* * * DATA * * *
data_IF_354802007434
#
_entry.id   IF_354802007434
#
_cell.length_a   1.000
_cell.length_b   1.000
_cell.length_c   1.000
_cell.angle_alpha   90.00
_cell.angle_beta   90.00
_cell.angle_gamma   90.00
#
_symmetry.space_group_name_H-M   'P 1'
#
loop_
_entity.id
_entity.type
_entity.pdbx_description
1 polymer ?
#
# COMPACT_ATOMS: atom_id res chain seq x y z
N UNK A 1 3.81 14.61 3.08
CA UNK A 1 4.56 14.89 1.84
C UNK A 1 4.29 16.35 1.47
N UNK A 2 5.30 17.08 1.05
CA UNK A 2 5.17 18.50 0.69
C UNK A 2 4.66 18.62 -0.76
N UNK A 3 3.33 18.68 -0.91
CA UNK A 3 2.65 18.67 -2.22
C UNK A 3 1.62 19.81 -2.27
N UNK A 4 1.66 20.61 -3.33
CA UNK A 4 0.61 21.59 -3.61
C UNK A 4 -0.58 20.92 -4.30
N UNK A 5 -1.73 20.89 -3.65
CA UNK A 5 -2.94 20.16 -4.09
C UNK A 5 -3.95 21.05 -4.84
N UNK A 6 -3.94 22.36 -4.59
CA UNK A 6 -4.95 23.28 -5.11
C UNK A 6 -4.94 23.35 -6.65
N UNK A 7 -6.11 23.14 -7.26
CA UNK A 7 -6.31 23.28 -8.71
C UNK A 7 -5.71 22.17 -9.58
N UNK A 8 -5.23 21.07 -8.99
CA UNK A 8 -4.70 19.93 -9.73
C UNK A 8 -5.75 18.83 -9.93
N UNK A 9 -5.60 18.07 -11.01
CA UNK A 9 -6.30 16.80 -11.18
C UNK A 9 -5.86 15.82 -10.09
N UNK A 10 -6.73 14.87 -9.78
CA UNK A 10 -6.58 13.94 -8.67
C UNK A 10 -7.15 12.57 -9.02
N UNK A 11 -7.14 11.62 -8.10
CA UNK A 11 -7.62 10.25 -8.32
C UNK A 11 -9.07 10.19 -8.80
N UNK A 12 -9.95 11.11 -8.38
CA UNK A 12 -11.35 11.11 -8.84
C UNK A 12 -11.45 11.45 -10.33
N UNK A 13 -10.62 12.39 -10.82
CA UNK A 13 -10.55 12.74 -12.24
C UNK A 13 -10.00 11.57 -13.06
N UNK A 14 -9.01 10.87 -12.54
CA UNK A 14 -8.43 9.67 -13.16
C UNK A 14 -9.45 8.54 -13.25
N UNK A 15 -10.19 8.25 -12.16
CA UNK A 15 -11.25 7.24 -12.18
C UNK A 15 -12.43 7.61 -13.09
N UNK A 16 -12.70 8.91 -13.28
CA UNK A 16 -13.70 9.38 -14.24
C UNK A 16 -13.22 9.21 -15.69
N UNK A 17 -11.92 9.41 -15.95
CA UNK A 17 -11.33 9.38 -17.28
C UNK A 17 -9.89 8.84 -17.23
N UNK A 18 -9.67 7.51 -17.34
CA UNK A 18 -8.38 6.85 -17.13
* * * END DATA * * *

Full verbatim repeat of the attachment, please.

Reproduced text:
data_IF_354802007434
#
_entry.id   IF_354802007434
#
_cell.length_a   1.000
_cell.length_b   1.000
_cell.length_c   1.000
_cell.angle_alpha   90.00
_cell.angle_beta   90.00
_cell.angle_gamma   90.00
#
_symmetry.space_group_name_H-M   'P 1'
#
loop_
_entity.id
_entity.type
_entity.pdbx_description
1 polymer ?
#
# COMPACT_ATOMS: atom_id res chain seq x y z
N UNK A 1 3.81 14.61 3.08
CA UNK A 1 4.56 14.89 1.84
C UNK A 1 4.29 16.35 1.47
N UNK A 2 5.30 17.08 1.05
CA UNK A 2 5.17 18.50 0.69
C UNK A 2 4.66 18.62 -0.76
N UNK A 3 3.33 18.68 -0.91
CA UNK A 3 2.65 18.67 -2.22
C UNK A 3 1.62 19.81 -2.27
N UNK A 4 1.66 20.61 -3.33
CA UNK A 4 0.61 21.59 -3.61
C UNK A 4 -0.58 20.92 -4.30
N UNK A 5 -1.73 20.89 -3.65
CA UNK A 5 -2.94 20.16 -4.09
C UNK A 5 -3.95 21.05 -4.84
N UNK A 6 -3.94 22.36 -4.59
CA UNK A 6 -4.95 23.28 -5.11
C UNK A 6 -4.94 23.35 -6.65
N UNK A 7 -6.11 23.14 -7.26
CA UNK A 7 -6.31 23.28 -8.71
C UNK A 7 -5.71 22.17 -9.58
N UNK A 8 -5.23 21.07 -8.99
CA UNK A 8 -4.70 19.93 -9.73
C UNK A 8 -5.75 18.83 -9.93
N UNK A 9 -5.60 18.07 -11.01
CA UNK A 9 -6.30 16.80 -11.18
C UNK A 9 -5.86 15.82 -10.09
N UNK A 10 -6.73 14.87 -9.78
CA UNK A 10 -6.58 13.94 -8.67
C UNK A 10 -7.15 12.57 -9.02
N UNK A 11 -7.14 11.62 -8.10
CA UNK A 11 -7.62 10.25 -8.32
C UNK A 11 -9.07 10.19 -8.80
N UNK A 12 -9.95 11.11 -8.38
CA UNK A 12 -11.35 11.11 -8.84
C UNK A 12 -11.45 11.45 -10.33
N UNK A 13 -10.62 12.39 -10.82
CA UNK A 13 -10.55 12.74 -12.24
C UNK A 13 -10.00 11.57 -13.06
N UNK A 14 -9.01 10.87 -12.54
CA UNK A 14 -8.43 9.67 -13.16
C UNK A 14 -9.45 8.54 -13.25
N UNK A 15 -10.19 8.25 -12.16
CA UNK A 15 -11.25 7.24 -12.18
C UNK A 15 -12.43 7.61 -13.09
N UNK A 16 -12.70 8.91 -13.28
CA UNK A 16 -13.70 9.38 -14.24
C UNK A 16 -13.22 9.21 -15.69
N UNK A 17 -11.92 9.41 -15.95
CA UNK A 17 -11.33 9.38 -17.28
C UNK A 17 -9.89 8.84 -17.23
N UNK A 18 -9.67 7.51 -17.34
CA UNK A 18 -8.38 6.85 -17.13